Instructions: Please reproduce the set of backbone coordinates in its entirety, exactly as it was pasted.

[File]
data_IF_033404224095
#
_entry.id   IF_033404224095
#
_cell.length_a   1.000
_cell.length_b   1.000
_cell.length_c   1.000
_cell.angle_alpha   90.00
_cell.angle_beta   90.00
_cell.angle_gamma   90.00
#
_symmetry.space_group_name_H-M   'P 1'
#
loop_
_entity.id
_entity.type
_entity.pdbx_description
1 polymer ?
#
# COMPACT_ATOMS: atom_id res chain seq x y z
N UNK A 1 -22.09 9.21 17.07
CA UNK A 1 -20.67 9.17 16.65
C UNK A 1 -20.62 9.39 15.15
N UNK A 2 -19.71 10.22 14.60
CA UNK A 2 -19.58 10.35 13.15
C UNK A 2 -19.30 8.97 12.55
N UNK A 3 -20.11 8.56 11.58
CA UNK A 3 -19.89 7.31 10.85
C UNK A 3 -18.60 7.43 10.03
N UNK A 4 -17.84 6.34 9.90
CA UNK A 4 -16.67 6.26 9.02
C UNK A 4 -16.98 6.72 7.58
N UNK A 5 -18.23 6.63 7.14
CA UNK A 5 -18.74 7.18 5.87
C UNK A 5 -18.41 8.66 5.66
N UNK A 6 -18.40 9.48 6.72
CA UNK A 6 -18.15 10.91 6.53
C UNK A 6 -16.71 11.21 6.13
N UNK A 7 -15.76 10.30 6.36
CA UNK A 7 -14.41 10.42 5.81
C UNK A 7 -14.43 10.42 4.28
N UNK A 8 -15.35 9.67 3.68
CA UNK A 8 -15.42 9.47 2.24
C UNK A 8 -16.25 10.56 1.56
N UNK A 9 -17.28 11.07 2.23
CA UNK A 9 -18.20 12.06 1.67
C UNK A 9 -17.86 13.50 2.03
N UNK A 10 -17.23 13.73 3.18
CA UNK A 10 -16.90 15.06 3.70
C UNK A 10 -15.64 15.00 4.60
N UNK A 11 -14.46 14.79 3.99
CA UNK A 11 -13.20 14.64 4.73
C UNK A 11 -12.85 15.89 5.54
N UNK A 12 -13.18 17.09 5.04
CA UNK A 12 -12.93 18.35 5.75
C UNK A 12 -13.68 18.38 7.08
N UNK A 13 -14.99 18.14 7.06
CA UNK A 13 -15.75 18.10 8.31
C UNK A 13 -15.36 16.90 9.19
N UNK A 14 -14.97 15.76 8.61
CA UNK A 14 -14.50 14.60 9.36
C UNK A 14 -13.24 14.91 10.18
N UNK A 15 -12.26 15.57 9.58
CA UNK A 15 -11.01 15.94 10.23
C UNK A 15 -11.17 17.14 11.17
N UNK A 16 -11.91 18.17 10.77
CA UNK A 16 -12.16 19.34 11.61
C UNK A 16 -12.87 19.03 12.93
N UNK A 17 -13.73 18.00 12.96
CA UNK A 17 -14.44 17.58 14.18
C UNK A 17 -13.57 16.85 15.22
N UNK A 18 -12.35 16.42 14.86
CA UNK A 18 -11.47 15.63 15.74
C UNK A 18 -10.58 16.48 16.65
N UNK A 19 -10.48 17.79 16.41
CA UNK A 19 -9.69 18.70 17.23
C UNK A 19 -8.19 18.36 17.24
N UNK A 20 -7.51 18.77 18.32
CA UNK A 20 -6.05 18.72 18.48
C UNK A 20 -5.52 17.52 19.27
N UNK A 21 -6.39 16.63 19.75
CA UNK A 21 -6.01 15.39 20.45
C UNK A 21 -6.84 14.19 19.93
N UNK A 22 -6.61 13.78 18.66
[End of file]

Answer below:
data_IF_033404224095
#
_entry.id   IF_033404224095
#
_cell.length_a   1.000
_cell.length_b   1.000
_cell.length_c   1.000
_cell.angle_alpha   90.00
_cell.angle_beta   90.00
_cell.angle_gamma   90.00
#
_symmetry.space_group_name_H-M   'P 1'
#
loop_
_entity.id
_entity.type
_entity.pdbx_description
1 polymer ?
#
# COMPACT_ATOMS: atom_id res chain seq x y z
N UNK A 1 -22.09 9.21 17.07
CA UNK A 1 -20.67 9.17 16.65
C UNK A 1 -20.62 9.39 15.15
N UNK A 2 -19.71 10.22 14.60
CA UNK A 2 -19.58 10.35 13.15
C UNK A 2 -19.30 8.97 12.55
N UNK A 3 -20.11 8.56 11.58
CA UNK A 3 -19.89 7.31 10.85
C UNK A 3 -18.60 7.43 10.03
N UNK A 4 -17.84 6.34 9.90
CA UNK A 4 -16.67 6.26 9.02
C UNK A 4 -16.98 6.72 7.58
N UNK A 5 -18.23 6.63 7.14
CA UNK A 5 -18.74 7.18 5.87
C UNK A 5 -18.41 8.66 5.66
N UNK A 6 -18.40 9.48 6.72
CA UNK A 6 -18.15 10.91 6.53
C UNK A 6 -16.71 11.21 6.13
N UNK A 7 -15.76 10.30 6.36
CA UNK A 7 -14.41 10.42 5.81
C UNK A 7 -14.43 10.42 4.28
N UNK A 8 -15.35 9.67 3.68
CA UNK A 8 -15.42 9.47 2.24
C UNK A 8 -16.25 10.56 1.56
N UNK A 9 -17.28 11.07 2.23
CA UNK A 9 -18.20 12.06 1.67
C UNK A 9 -17.86 13.50 2.03
N UNK A 10 -17.23 13.73 3.18
CA UNK A 10 -16.90 15.06 3.70
C UNK A 10 -15.64 15.00 4.60
N UNK A 11 -14.46 14.79 3.99
CA UNK A 11 -13.20 14.64 4.73
C UNK A 11 -12.85 15.89 5.54
N UNK A 12 -13.18 17.09 5.04
CA UNK A 12 -12.93 18.35 5.75
C UNK A 12 -13.68 18.38 7.08
N UNK A 13 -14.99 18.14 7.06
CA UNK A 13 -15.75 18.10 8.31
C UNK A 13 -15.36 16.90 9.19
N UNK A 14 -14.97 15.76 8.61
CA UNK A 14 -14.50 14.60 9.36
C UNK A 14 -13.24 14.91 10.18
N UNK A 15 -12.26 15.57 9.58
CA UNK A 15 -11.01 15.94 10.23
C UNK A 15 -11.17 17.14 11.17
N UNK A 16 -11.91 18.17 10.77
CA UNK A 16 -12.16 19.34 11.61
C UNK A 16 -12.87 19.03 12.93
N UNK A 17 -13.73 18.00 12.96
CA UNK A 17 -14.44 17.58 14.18
C UNK A 17 -13.57 16.85 15.22
N UNK A 18 -12.35 16.42 14.86
CA UNK A 18 -11.47 15.63 15.74
C UNK A 18 -10.58 16.48 16.65
N UNK A 19 -10.48 17.79 16.41
CA UNK A 19 -9.69 18.70 17.23
C UNK A 19 -8.19 18.36 17.24
N UNK A 20 -7.51 18.77 18.32
CA UNK A 20 -6.05 18.72 18.48
C UNK A 20 -5.52 17.52 19.27
N UNK A 21 -6.39 16.63 19.75
CA UNK A 21 -6.01 15.39 20.45
C UNK A 21 -6.84 14.19 19.93
N UNK A 22 -6.61 13.78 18.66